by Alan S. Wolkenstein, MSW
I first met Joe when I was consulting at a hospital. The Family Medicine resident asked me to see Joe with him because the options for care were becoming less and less, and he felt unskilled as a new physician in training with this very uncomfortable and anxiety provoking experience. I was introduced to Joe as the Behavioral Sciences Educator, and Joe said he didn’t need a shrink, but he needed a way out of this cancer. He said that his cancer was “impossible to control” and he was expected to make some difficult decisions about his future: nursing home, hospice—but returning home was probably not possible. There wasn’t much more the hospital could provide. Joe and the doctor had a few days to think this through, but since the resident was uncomfortable doing this alone, he asked me to be part of the conversations. Little did I suspect how much of Joe’s life I would be part of and share, and for how long I would think about him.
We met, the three of us, for some grueling and tough talks. We also asked the hospice nurse to join us for a session, and Joe’s questions became more and more intense as she explained the concept of hospice and said the word “death.” I remember even now, how the word filled the room with an eerie intensity that brought tears to the doctor’s eyes. Joe was speechless as the word sunk in. I heard him almost whisper, “I am going to go to hospice to die. What do you think, Professor?" I waited a moment and then said that how he felt was really more important and valuable than what I felt. But if he really wanted to know, I felt a sense of sadness.
“You are right Professor,” he responded. “I feel sad, and scared, and very hopeless.”
There were lots of other professionals who made a steady stream in and out of Joe’s room: other physicians such as the oncologist, a hospitalist, an attending physician; many residents and students of medicine and nursing; and of course the hospice nurse. Joe told me that all these people seemed to stem his loneliness, except at night when he would feel lonely and fearful and isolated from the world. He would wake up out of a sound sleep, shaking, and almost out of breath. We dubbed this fear and anxiety “night visitors,” uninvited, unannounced, and unheralded. I decided to share about myself and said that when I had been diagnosed with cancer and had a bad prognosis, these same “visitors” came to me at night. I would also wake up terrified and oftentimes weep from the sense of being so alone and isolated from others, even though there were always others nearby. I was fearful for my life and future. Joe said nothing, and there was a quiet in the room that lasted and lasted.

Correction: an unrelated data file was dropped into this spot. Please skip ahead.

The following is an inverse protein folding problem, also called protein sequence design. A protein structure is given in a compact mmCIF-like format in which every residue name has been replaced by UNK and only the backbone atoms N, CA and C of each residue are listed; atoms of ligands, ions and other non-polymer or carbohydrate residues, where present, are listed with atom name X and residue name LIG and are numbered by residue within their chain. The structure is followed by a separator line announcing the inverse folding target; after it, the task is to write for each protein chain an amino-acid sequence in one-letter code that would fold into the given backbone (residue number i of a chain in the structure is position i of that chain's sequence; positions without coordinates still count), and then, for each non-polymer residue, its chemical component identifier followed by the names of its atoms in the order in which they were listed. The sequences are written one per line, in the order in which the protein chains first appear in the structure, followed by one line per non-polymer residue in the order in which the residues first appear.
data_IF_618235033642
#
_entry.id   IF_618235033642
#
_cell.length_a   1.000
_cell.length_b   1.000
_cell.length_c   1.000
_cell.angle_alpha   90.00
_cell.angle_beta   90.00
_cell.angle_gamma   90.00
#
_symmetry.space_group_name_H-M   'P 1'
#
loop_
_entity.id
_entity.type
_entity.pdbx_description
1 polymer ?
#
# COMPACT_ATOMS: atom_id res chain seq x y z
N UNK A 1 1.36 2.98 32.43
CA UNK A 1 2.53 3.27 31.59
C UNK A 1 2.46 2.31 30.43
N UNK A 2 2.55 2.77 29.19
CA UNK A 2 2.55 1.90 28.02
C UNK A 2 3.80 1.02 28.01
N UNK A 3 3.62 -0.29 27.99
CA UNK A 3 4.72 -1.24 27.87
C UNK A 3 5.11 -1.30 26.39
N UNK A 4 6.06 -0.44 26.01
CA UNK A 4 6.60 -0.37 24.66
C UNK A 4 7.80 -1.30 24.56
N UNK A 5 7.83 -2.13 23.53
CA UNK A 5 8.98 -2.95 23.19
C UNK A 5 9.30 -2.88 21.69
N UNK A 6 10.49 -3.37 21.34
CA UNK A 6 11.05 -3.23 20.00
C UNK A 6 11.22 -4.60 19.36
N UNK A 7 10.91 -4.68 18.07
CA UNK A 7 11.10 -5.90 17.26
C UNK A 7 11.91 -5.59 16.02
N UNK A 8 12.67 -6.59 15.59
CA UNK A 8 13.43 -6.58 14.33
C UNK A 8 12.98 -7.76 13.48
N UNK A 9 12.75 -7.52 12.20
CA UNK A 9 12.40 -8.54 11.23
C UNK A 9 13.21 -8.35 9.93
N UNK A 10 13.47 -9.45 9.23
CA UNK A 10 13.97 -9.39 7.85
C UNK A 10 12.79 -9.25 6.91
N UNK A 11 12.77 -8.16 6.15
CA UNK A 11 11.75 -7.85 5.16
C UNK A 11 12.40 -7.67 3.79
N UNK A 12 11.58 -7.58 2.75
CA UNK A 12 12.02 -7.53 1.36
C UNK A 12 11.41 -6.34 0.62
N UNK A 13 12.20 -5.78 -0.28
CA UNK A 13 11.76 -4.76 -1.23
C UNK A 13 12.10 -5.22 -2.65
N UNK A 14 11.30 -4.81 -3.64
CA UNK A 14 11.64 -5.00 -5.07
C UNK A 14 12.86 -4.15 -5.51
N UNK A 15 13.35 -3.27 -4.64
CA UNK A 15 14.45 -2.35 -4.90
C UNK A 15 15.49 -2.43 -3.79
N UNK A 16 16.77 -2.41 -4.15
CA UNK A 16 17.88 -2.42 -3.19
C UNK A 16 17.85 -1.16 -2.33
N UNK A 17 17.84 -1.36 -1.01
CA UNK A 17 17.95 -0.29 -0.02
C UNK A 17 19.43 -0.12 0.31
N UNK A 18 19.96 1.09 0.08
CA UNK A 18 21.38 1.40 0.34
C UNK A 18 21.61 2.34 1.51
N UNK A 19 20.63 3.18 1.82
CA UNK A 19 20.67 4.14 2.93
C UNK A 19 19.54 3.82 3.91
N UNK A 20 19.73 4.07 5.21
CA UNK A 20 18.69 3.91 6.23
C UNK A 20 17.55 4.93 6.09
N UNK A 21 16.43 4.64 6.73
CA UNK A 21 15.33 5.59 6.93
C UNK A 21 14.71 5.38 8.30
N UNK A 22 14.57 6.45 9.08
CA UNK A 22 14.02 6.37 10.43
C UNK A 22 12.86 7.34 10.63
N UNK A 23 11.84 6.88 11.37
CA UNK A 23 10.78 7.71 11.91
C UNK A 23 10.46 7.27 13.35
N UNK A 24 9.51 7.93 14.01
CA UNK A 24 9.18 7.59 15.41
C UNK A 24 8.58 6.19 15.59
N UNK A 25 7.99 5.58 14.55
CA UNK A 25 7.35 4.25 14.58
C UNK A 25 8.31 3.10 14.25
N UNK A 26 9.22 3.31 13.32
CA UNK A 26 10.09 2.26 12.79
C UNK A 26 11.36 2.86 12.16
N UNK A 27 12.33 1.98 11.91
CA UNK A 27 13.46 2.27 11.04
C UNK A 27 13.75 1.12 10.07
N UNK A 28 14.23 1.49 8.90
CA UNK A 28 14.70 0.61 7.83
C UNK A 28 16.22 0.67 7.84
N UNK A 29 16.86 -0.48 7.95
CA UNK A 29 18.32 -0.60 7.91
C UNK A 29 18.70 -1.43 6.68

Finally, he spoke. “I am glad you told me. It must have been hard to do.” It was.
Energy between us picked up after that. We began discussing deep breathing, imagery training, and basic meditation. I related that mindfulness techniques were frequently helpful for me, and for many I had worked with, and I knew it would be helpful for him. Joe just took to all this. He said it was like learning a new language to help him deal with his life, and now his death.
I met his family—two sons and their wives, and four grandchildren. They talked with the oncologist and hospice nurse and it was difficult for them all. I found myself wishing I could make all this go away, and Joe could return to his home and live many fruitful years.
One day Joe was transferred to hospice. Joe called and asked me to visit him. There was much he was now ready to talk about. And so, we made a plan. I would stop at Joe’s every Friday on my way to the hospital, and we would talk: no therapy, no patient and therapist, just two men on their own journey through life, meeting and sharing, with an occasional Jungian concept thrown in so I wouldn’t get too rusty.